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Today's Stichomancy for Julia Roberts

The first excerpt represents the past or something you must release, and is drawn from Charmides by Plato:

silence of Aristotle, is not worthy of much consideration. For why should Aristotle, because he has quoted several Dialogues of Plato, have quoted them all? Something must be allowed to chance, and to the nature of the subjects treated of in them.) On the other hand, Mr. Grote trusts mainly to the Alexandrian Canon. But I hardly think that we are justified in attributing much weight to the authority of the Alexandrian librarians in an age when there was no regular publication of books, and every temptation to forge them; and in which the writings of a school were naturally attributed to the founder of the school. And even without intentional fraud, there was an inclination to believe rather than to enquire. Would Mr. Grote accept as genuine all the writings which he finds in the lists of

The second excerpt represents the present or the deciding factor of the moment, and is drawn from The Three Taverns by Edwin Arlington Robinson:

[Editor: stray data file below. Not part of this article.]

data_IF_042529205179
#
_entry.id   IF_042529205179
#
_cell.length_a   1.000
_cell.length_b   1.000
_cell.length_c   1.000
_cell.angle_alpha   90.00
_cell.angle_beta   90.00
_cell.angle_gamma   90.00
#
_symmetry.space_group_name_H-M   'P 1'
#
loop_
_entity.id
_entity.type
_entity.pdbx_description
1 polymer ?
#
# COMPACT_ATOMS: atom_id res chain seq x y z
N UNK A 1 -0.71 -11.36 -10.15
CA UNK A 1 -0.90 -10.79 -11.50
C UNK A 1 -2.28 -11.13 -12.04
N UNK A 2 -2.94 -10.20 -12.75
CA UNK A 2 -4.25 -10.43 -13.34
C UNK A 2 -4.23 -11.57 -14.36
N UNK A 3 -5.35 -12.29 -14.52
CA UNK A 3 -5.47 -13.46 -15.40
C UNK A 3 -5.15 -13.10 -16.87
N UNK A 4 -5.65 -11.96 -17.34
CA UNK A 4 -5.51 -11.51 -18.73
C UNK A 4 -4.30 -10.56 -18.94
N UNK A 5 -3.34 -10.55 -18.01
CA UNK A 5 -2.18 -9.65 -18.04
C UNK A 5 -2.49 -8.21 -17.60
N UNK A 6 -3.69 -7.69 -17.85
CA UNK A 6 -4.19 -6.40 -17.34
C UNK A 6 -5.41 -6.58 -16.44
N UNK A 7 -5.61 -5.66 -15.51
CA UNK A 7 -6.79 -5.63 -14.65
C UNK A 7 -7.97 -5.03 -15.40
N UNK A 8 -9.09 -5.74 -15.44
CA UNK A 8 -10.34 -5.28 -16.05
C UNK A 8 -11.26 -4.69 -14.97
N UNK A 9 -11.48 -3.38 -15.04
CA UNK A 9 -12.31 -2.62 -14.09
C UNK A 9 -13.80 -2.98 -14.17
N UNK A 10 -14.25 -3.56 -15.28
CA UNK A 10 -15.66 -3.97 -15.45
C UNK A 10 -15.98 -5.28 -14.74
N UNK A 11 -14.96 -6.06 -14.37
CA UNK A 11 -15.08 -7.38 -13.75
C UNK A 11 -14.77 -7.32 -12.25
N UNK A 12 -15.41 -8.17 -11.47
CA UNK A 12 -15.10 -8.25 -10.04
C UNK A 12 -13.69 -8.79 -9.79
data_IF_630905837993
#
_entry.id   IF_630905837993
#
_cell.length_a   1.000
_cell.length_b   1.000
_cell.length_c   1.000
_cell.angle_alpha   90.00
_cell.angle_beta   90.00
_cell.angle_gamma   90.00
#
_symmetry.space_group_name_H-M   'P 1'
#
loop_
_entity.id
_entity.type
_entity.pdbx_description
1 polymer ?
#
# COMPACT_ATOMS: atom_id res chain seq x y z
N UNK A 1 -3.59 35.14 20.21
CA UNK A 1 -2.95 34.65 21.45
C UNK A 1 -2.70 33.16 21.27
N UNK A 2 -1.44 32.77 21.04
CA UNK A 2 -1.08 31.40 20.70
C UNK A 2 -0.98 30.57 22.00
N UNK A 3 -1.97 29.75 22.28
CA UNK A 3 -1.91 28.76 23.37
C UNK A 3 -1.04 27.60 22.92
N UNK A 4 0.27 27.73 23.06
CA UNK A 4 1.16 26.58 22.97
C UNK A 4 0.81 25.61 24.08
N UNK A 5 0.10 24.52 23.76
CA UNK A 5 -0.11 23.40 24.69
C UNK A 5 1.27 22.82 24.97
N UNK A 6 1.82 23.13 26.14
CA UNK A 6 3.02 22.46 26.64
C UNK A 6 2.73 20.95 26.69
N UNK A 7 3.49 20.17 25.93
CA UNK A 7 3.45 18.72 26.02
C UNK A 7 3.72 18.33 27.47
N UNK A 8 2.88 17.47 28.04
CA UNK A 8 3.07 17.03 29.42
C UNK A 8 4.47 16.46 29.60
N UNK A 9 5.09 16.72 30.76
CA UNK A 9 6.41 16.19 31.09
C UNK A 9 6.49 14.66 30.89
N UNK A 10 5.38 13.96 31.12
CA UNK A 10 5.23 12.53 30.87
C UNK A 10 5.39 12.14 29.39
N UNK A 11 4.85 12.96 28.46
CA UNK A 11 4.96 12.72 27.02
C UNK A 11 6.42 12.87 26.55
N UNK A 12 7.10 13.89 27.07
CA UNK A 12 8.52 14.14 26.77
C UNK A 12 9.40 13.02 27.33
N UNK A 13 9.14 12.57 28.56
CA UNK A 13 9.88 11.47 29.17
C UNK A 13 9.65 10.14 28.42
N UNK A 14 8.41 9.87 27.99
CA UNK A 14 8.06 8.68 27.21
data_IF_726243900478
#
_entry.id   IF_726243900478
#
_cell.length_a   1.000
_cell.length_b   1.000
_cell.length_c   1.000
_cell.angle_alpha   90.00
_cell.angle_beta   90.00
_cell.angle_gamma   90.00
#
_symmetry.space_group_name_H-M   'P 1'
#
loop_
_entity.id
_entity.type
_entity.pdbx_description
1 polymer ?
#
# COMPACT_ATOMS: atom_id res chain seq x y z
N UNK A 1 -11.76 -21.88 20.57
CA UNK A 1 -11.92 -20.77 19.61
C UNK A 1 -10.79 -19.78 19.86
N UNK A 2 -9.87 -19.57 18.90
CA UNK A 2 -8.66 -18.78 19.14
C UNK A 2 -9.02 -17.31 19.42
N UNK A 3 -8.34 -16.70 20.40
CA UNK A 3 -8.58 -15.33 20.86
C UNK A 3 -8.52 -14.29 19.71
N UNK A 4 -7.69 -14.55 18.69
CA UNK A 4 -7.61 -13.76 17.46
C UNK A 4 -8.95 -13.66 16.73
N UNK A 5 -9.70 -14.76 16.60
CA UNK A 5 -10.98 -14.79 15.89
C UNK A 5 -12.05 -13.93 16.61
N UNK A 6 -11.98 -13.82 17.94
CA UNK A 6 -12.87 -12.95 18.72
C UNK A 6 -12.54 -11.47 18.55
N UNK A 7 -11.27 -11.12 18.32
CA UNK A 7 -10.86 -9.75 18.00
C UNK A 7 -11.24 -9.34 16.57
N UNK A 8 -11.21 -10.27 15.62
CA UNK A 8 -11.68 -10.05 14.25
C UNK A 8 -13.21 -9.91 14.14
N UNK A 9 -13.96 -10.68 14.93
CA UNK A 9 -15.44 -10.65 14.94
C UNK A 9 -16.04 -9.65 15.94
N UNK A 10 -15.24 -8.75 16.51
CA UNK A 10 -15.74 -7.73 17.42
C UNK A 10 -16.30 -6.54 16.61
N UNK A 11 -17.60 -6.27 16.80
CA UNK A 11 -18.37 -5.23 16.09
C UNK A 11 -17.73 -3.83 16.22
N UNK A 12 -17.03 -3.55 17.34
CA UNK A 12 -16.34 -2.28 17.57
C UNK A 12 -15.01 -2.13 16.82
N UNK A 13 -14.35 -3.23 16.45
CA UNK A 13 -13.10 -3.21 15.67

Be the shut fruit of words. If so, remember Words are but shells unfilled. Jews have at least A Law to make them sorry they were born If they go long without it; and these Gentiles, For the first time in shrieking history, Have love and law together, if so they will, For their defense and their immunity In these last days. Rome, if I know the name, Will have anon a crown of thorns and fire Made ready for the wreathing of new masters, Of whom we are appointed, you and I, --

The third excerpt represents the future or something you must embrace, and is drawn from Robinson Crusoe by Daniel Defoe:

was stronger than that of her mistress, who was in years, and a weakly woman too, might struggle harder with it; nevertheless she might be supposed to feel the extremity something sooner than her mistress, who might be allowed to keep the last bit something longer than she parted with any to relieve her maid. No question, as the case is here related, if our ship or some other had not so providentially met them, but a few days more would have ended all their lives. I now return to my disposition of things among the people. And, first, it is to be observed here, that for many reasons I did not think fit to let them know anything of the sloop I had framed, and which I thought of setting up among them; for I


Robinson Crusoe